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What is Western Swing?

The program showcases Western Swing music, an American music form born in Texas and Oklahoma in the 1930's. It's an amalgamation of Scotch/Irish fiddle music, New Orleans jazz and Black blues, and it evolved in the 1940's parallel to Big Band Swing. It uses fiddles, mandolins, guitars and steel guitars, in lieu of or along with trumpets, reeds and trombones. The words and vocals tend toward the light, happy side.

Over the years, there have been many different groups with varied and different styles playing what can be considered Western Swing music. In addition, many artists in other fields of music have recorded Western Swing songs and used Western Swing style musicians and sounds.

Who is Western Swing?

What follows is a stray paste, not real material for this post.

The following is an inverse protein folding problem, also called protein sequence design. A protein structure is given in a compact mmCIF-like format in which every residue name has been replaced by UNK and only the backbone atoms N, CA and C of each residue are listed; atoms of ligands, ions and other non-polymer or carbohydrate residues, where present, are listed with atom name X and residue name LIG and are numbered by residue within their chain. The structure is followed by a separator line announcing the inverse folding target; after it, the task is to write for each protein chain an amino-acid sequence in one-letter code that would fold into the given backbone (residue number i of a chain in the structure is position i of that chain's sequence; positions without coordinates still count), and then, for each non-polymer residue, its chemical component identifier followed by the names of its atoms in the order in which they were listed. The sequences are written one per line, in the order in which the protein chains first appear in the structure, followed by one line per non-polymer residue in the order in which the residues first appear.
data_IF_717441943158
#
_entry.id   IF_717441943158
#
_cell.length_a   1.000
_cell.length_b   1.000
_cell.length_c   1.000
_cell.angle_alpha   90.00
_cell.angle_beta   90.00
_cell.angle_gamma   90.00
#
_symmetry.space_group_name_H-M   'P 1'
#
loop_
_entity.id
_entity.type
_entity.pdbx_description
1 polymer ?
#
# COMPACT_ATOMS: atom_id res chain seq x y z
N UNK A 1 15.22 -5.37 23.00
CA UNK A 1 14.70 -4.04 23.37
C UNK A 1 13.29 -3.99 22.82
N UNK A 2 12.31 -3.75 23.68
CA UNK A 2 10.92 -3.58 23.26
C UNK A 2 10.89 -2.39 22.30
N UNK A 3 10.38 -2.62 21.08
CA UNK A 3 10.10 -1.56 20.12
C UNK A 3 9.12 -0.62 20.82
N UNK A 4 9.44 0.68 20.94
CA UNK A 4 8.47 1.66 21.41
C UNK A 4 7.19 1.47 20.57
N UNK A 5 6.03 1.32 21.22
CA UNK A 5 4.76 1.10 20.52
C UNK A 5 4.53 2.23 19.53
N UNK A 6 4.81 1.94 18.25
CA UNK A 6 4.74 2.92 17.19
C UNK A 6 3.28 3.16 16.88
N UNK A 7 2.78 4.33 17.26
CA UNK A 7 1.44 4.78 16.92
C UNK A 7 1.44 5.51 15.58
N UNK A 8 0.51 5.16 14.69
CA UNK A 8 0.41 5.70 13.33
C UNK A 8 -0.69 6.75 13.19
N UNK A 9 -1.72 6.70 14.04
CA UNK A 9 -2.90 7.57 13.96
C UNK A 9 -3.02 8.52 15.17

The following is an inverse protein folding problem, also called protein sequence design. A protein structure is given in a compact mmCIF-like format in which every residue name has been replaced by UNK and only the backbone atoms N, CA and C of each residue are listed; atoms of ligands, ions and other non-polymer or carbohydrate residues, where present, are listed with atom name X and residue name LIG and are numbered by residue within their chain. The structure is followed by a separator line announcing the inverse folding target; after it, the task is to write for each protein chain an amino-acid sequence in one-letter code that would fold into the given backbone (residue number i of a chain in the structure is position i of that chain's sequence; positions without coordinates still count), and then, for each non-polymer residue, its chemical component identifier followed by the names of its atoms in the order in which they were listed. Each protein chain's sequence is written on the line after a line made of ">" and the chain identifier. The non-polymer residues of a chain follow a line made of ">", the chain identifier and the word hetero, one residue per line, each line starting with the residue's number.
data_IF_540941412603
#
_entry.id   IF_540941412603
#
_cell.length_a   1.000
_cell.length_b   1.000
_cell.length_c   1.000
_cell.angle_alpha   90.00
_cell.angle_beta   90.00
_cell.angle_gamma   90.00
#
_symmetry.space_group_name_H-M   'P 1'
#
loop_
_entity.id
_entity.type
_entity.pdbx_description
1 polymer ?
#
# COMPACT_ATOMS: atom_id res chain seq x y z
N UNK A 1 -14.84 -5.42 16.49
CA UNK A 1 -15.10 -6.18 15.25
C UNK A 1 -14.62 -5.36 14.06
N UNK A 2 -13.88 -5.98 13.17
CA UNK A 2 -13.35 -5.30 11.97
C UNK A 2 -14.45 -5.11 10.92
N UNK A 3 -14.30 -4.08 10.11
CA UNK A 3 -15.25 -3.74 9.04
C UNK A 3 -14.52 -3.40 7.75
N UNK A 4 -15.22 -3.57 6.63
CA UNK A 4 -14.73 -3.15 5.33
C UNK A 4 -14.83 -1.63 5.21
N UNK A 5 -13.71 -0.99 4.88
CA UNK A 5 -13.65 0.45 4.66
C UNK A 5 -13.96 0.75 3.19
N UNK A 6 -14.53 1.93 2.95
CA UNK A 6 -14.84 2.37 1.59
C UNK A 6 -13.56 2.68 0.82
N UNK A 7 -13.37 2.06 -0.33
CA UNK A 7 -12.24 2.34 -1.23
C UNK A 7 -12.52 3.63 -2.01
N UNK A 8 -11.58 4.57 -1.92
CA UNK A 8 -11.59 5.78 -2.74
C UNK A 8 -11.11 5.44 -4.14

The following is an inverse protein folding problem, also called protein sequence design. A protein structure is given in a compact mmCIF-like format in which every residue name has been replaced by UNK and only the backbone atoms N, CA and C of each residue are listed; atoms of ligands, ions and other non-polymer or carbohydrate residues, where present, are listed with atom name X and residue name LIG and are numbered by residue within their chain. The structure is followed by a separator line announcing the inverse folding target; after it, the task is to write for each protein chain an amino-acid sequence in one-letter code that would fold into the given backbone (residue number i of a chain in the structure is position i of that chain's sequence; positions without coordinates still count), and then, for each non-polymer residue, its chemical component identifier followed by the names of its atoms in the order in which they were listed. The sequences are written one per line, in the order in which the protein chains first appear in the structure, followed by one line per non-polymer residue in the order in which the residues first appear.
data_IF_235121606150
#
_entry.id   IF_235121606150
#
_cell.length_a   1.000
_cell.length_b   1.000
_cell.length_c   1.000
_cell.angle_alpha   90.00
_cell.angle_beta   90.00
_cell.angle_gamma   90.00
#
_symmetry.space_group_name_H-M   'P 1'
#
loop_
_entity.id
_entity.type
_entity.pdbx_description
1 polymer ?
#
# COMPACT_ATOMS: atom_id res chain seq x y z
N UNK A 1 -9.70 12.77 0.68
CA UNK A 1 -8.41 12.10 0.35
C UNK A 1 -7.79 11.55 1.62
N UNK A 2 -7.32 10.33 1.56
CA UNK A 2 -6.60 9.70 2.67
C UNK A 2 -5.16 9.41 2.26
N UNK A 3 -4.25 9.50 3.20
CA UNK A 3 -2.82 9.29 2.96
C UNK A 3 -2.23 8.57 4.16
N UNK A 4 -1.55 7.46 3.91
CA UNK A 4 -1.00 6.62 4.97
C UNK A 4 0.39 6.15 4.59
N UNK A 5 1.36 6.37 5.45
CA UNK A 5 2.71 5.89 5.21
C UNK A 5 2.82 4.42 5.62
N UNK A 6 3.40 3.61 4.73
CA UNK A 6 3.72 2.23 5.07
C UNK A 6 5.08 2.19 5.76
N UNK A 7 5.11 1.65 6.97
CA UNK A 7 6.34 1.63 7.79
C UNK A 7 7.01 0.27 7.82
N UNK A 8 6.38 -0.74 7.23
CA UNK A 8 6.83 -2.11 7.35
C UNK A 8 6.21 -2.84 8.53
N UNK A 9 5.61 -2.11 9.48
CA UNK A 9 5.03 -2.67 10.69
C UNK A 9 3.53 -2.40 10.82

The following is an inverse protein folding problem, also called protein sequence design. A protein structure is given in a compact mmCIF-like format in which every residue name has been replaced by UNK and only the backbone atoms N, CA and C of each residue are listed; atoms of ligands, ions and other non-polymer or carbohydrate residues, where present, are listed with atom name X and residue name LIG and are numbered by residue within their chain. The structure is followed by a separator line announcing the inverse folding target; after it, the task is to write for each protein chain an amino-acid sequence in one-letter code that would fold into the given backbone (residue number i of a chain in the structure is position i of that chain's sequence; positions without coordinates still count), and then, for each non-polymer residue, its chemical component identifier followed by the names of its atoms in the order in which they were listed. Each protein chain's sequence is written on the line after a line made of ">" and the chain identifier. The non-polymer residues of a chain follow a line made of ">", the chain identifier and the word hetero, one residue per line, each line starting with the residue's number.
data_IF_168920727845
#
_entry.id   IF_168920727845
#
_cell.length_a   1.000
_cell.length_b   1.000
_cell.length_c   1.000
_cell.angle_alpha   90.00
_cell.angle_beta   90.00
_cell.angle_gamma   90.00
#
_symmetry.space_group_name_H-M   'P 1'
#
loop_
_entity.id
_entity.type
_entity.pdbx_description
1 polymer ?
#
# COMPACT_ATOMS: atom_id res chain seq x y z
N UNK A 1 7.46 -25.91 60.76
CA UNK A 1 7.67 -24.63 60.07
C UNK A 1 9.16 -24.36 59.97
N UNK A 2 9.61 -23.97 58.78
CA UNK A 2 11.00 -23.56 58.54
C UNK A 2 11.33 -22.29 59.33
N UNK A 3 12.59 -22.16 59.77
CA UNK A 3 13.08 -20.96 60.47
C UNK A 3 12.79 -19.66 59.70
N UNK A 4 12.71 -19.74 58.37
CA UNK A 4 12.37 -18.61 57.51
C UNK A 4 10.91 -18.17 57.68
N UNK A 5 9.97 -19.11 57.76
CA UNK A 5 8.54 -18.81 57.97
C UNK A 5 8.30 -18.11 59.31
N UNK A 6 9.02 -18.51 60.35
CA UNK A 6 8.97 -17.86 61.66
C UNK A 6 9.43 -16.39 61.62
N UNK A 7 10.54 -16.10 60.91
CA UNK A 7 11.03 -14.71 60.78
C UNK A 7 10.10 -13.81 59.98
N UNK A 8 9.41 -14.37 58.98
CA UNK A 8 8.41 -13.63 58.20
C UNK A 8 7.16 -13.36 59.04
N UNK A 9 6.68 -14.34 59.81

In the 1930's Bob Wills, Milton Brown, Bill Boyd and other Texas and Oklahoma bands were the nuclei of the music. In the 1940's and the effects of World War II on the American population, Western Swing bands also began to become very popular in California. Some of these bands were the same Texas bands transplanting. Others, were new groups with fresh sounds all theirs. One of these new bands belonged to Spade Cooley. Others also emanated from Cooley alumnus such as Tex Williams and Smokey Rogers. The 1950's added the Honky Tonk element to many of the Western Swing bands such as that of Hank Thompson and his Brazos Valley Boys. However, because of both television and the popularity of Rock 'n Roll this music declined for almost two decades. The birth of contemporary groups such as Asleep At The Wheel and the emphasis on Western Swing by popular Country Music artists such as Merle Haggard and later George Strait led to today's renaissance.